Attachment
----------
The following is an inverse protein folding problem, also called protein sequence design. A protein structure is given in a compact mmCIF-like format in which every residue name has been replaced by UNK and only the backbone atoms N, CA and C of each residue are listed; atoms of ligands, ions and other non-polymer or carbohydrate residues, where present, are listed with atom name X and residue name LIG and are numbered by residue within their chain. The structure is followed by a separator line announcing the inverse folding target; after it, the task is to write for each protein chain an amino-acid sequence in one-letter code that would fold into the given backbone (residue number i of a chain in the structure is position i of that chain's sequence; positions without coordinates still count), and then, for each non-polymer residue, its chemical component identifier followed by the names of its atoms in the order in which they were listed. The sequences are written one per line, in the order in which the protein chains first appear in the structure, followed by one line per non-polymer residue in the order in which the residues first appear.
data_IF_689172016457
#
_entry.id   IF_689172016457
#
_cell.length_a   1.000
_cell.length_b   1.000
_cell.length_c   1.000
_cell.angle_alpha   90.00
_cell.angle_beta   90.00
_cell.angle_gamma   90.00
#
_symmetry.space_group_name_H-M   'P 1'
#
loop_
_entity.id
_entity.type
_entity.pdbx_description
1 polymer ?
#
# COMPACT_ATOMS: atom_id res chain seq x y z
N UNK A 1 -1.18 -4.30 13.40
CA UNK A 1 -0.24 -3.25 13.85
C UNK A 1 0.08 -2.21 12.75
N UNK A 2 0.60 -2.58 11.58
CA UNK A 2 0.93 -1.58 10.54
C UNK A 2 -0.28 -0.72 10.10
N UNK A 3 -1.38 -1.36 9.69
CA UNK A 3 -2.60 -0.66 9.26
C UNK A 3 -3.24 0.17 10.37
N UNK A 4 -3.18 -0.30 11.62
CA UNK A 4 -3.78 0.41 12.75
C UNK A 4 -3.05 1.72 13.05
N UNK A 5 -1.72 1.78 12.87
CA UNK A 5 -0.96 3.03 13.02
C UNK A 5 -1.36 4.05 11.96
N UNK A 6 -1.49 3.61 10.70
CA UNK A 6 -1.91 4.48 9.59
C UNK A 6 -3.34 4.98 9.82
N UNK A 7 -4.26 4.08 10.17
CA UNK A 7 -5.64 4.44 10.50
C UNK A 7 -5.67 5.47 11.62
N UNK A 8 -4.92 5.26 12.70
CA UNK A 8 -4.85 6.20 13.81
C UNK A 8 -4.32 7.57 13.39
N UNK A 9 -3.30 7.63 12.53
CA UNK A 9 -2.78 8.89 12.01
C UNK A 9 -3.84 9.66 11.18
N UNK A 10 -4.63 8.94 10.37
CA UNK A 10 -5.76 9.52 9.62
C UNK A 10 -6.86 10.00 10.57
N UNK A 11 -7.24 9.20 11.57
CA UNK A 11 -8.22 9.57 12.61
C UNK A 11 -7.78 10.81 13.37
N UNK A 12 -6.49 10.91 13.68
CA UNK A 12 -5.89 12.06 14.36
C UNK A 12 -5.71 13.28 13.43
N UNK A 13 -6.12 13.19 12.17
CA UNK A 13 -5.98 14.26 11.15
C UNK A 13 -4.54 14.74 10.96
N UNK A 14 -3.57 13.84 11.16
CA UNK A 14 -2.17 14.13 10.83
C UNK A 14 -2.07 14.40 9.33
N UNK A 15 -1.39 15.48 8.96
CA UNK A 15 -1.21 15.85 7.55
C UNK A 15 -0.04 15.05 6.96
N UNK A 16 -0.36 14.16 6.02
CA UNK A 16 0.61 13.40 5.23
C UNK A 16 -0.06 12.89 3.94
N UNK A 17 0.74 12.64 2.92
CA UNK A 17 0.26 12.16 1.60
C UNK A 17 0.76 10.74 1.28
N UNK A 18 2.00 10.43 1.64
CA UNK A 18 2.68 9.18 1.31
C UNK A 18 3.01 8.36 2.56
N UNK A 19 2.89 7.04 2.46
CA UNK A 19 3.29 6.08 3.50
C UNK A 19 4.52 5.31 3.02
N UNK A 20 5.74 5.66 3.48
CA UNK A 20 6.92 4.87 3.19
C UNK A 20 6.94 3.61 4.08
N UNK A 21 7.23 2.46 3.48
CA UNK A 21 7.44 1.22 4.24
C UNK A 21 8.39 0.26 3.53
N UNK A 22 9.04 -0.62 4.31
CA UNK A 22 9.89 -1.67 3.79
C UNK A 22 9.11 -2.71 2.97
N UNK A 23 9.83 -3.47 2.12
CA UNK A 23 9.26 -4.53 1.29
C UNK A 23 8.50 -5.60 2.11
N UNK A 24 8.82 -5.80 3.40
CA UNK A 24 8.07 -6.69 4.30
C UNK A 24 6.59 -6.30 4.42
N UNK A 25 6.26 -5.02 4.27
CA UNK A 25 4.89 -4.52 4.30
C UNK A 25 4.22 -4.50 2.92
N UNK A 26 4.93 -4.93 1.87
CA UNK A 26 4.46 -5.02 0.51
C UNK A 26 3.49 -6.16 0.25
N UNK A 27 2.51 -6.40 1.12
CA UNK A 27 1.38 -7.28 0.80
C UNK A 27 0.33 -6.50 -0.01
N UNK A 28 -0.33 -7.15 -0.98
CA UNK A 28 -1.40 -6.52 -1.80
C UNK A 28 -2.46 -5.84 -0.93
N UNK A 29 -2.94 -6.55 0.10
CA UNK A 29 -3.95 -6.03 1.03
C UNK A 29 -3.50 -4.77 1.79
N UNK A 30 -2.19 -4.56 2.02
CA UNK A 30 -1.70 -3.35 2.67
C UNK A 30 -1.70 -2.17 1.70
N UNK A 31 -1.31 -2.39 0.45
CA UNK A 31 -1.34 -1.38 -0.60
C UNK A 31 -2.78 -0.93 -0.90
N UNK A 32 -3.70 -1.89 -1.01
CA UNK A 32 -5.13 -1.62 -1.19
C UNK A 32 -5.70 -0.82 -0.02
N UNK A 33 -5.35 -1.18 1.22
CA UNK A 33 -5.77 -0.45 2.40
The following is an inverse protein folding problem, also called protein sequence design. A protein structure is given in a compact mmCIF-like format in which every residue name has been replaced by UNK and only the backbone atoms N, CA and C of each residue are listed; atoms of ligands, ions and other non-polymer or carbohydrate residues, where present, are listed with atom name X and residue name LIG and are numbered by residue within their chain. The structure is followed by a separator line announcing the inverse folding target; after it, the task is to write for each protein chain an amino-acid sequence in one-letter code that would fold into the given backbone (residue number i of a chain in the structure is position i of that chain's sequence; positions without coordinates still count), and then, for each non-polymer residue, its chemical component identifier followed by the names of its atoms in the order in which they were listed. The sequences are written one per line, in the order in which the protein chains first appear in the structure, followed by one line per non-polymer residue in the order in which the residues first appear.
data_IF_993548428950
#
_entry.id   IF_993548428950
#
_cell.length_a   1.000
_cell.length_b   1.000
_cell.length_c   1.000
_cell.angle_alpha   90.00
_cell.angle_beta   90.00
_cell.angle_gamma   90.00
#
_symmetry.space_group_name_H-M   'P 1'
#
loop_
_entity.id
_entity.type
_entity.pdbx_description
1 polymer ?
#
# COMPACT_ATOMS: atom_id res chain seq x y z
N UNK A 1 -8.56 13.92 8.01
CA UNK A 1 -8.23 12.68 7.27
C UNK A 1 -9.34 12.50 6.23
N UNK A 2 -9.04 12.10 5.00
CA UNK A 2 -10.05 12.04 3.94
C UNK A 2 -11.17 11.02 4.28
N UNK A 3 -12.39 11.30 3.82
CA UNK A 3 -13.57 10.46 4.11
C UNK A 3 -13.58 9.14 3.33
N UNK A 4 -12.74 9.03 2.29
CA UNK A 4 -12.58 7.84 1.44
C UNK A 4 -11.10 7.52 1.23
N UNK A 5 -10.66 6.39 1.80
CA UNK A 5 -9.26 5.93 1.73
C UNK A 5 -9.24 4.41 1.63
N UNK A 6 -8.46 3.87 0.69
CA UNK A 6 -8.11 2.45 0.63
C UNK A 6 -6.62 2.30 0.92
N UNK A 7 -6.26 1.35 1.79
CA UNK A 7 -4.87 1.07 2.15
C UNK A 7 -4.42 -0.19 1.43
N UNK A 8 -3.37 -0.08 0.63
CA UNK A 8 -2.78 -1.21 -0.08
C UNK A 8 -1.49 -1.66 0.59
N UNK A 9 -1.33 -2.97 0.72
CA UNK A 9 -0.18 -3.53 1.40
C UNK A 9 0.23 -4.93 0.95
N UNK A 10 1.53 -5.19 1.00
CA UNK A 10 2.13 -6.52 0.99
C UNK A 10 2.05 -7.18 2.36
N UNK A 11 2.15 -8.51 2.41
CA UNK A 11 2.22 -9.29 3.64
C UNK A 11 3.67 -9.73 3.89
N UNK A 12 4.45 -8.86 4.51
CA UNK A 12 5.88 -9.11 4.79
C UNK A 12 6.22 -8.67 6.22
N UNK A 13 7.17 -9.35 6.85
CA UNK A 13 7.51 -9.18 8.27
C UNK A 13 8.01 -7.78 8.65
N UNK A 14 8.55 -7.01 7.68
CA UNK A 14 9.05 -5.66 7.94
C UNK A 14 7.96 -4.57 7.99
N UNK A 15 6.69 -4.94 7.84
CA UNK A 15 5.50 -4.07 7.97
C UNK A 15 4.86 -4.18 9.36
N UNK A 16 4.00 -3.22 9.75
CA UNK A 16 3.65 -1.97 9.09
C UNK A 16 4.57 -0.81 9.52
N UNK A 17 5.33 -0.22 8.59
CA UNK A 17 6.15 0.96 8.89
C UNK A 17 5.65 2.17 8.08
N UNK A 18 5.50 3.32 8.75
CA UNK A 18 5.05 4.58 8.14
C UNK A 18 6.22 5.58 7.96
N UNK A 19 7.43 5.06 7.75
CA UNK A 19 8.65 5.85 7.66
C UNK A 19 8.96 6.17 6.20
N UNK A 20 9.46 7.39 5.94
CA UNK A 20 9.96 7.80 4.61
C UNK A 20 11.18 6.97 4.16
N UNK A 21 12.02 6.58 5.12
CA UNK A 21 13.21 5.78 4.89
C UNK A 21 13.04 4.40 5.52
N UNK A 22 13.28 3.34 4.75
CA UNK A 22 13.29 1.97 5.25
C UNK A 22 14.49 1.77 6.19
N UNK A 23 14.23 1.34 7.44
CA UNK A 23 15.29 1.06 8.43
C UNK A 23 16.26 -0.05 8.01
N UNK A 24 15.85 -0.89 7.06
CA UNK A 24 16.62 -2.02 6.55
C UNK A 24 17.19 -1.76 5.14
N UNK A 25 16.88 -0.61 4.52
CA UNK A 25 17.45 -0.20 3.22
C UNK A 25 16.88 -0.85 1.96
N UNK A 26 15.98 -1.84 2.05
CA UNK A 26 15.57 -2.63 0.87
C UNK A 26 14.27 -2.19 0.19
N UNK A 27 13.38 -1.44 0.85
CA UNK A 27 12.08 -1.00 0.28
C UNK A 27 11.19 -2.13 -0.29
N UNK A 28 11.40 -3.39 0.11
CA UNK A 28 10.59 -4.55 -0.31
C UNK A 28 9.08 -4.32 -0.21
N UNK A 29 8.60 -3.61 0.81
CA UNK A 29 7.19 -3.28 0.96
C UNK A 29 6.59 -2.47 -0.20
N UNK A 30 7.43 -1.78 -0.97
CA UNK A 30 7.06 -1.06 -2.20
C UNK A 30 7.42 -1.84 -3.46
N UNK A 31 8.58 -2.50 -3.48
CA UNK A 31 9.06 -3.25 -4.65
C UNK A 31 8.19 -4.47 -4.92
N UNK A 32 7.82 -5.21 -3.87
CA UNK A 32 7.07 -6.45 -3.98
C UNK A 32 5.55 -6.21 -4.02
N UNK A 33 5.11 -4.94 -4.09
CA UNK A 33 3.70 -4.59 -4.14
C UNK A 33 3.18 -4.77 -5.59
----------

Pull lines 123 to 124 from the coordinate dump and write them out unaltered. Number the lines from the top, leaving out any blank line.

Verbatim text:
_entry.id   IF_993548428950
#